Deploying Azure Resource Manager (ARM) templates with the Azure PowerShell command New-AzureRmResourceGroupDeployment can fail for a variety of reasons. One of the more confusing situations can occur when handling template validation errors (Code=InvalidTemplateDeployment). This is because sometimes additional context is missing from the Exception and you have to lookup more information into order to troubleshoot the issue. In this post we will take a closer look at this particular error and how to resolve it.Continue reading
Windows PowerShell’s execution policy is well known feature that helps prevent users from accidentally running malicious scripts. I hit an interesting situation recently where Get-ExecutionPolicy showed that I was allowed to run scripts, but in practice I still couldn’t execute scripts from a .NET application’s hosted runspace. What was the problem? The execution policy settings differed across x64 and x86 processes. Since this problem isn’t covered in the official documentation I figured it deserved a quick write-up.Continue reading
If you’ve ever run a database package (.dacpac) publish against a SQL Server or Azure SQL database, chances are good that you have run into the following error when changing the schema for a table that contains data:
SQL72014: .Net SqlClient Data Provider: Msg 50000, Level 16, State 127, Line 6 Rows were detected. The schema update is terminating because data loss might occur.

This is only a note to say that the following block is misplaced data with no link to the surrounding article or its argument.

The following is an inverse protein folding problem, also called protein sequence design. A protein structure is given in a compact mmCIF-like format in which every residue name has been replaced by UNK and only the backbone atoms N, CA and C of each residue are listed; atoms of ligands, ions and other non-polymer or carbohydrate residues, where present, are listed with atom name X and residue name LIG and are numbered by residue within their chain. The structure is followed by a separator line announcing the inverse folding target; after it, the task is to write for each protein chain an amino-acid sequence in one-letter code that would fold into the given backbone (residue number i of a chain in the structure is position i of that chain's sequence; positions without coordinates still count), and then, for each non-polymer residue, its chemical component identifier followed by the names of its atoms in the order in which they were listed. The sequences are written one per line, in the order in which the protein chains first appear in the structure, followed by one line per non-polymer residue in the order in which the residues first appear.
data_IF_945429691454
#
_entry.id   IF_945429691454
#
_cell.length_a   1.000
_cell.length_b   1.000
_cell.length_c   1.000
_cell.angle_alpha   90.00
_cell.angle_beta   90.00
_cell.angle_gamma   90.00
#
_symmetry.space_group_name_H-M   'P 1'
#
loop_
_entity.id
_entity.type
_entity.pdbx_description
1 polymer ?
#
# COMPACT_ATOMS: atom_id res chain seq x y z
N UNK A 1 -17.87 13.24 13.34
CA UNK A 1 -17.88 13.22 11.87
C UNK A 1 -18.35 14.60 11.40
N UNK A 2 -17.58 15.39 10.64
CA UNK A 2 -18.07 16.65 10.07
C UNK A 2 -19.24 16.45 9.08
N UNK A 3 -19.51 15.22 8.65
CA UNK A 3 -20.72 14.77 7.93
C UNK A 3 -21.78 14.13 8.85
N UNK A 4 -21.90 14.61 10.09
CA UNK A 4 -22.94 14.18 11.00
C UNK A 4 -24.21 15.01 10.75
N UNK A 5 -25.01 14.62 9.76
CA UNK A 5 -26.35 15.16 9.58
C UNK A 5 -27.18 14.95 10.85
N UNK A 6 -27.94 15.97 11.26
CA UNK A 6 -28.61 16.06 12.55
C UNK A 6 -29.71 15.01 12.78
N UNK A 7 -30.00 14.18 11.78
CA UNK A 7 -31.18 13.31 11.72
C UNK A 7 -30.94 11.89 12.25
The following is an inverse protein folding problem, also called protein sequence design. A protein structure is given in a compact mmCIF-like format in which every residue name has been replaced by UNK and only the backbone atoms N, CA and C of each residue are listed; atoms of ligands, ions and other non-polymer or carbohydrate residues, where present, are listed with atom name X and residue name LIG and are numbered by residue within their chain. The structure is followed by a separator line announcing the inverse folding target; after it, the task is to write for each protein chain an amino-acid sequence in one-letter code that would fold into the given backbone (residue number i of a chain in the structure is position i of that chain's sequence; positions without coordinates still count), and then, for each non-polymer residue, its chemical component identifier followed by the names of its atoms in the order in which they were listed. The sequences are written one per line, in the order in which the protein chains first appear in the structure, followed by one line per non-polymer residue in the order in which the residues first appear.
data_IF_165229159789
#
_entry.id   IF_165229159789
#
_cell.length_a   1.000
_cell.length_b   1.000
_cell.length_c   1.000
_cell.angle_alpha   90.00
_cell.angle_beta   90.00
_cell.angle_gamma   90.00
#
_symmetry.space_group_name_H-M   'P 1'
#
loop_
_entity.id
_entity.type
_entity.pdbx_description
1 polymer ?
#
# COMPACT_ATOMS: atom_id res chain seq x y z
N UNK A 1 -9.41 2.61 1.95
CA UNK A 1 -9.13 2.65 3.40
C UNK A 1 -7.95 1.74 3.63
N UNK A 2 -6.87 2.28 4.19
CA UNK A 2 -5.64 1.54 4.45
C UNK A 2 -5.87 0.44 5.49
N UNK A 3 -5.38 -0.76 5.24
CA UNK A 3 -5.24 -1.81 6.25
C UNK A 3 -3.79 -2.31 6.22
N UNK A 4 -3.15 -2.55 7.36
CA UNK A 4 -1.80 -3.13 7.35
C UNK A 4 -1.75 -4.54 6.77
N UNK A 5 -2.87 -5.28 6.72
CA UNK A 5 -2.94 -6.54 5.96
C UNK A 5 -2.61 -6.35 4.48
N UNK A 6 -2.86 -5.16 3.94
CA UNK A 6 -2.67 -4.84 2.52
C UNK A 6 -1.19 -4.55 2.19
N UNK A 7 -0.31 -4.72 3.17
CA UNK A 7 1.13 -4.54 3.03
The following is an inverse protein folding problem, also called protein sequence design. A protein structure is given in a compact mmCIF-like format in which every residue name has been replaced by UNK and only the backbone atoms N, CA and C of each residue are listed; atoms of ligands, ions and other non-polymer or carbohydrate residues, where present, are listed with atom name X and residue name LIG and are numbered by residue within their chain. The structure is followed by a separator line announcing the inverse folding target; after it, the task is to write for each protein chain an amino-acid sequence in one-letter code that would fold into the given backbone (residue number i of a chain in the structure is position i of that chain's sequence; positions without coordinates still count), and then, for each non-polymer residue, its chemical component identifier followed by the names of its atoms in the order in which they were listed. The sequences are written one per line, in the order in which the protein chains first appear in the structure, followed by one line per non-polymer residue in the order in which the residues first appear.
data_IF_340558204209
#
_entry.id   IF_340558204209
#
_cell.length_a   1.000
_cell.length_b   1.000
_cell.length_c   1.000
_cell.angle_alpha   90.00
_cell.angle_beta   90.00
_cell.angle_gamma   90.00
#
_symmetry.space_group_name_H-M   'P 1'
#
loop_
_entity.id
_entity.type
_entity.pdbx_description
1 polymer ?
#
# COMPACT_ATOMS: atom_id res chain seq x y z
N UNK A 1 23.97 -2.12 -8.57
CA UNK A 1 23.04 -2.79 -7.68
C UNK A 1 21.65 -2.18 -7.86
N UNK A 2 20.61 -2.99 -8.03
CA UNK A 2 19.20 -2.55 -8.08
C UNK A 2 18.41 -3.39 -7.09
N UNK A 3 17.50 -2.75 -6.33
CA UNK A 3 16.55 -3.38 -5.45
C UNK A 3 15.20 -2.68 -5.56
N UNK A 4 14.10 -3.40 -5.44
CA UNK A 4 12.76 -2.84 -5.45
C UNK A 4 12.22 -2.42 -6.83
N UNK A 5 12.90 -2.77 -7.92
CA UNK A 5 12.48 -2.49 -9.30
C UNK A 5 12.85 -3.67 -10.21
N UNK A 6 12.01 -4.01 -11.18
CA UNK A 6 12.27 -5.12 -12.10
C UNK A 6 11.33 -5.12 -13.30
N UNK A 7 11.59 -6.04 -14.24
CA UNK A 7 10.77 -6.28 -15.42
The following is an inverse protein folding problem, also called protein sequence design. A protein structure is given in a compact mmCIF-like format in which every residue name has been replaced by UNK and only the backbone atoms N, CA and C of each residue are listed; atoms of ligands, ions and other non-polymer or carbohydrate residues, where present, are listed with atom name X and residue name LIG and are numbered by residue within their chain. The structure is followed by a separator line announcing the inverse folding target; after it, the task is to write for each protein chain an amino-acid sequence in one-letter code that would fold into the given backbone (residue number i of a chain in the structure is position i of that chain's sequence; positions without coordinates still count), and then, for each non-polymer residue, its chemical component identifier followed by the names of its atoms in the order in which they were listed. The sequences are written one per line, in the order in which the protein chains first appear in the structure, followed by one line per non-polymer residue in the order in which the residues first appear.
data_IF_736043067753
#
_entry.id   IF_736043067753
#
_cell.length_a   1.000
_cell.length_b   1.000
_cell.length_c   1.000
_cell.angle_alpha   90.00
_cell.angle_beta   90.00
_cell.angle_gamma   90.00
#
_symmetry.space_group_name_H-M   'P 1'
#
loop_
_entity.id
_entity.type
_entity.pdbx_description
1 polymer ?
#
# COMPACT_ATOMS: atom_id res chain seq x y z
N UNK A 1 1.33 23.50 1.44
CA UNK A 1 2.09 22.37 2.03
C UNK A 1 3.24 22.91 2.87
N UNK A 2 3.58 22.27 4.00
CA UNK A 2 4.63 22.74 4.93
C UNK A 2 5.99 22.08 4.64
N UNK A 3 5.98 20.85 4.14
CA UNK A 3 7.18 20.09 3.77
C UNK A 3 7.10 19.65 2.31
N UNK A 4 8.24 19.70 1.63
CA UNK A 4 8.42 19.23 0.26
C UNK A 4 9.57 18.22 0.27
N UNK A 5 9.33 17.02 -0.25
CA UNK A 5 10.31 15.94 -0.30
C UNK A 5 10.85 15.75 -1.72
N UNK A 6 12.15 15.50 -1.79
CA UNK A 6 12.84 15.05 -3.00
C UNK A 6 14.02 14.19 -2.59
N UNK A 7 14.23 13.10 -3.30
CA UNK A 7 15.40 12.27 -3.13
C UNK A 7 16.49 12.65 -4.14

Scenario: You have an Azure RM deployment template JSON file. You initiate a deployment with the New-AzureRmResourceGroupDeployment PowerShell cmdlet and pass in some custom parameters. You immediately hit this all too common error: “New-AzureRmResourceGroupDeployment : A parameter cannot be found that matches parameter name ‘<myParameter>’“.Continue reading
It is important for software engineers to understand how to analyze process dumps so that they can determine why their application is crashing or behaving unexpectedly. However, it can be hard to know where to start with the process. This post aims to be a starting point for a very common situation: debugging a crash dump for a .NET application running on Windows. A crashing application is easily detected in the Windows Event Log when the .NET Framework logs the error, “The process was terminated due to an unhandled exception.”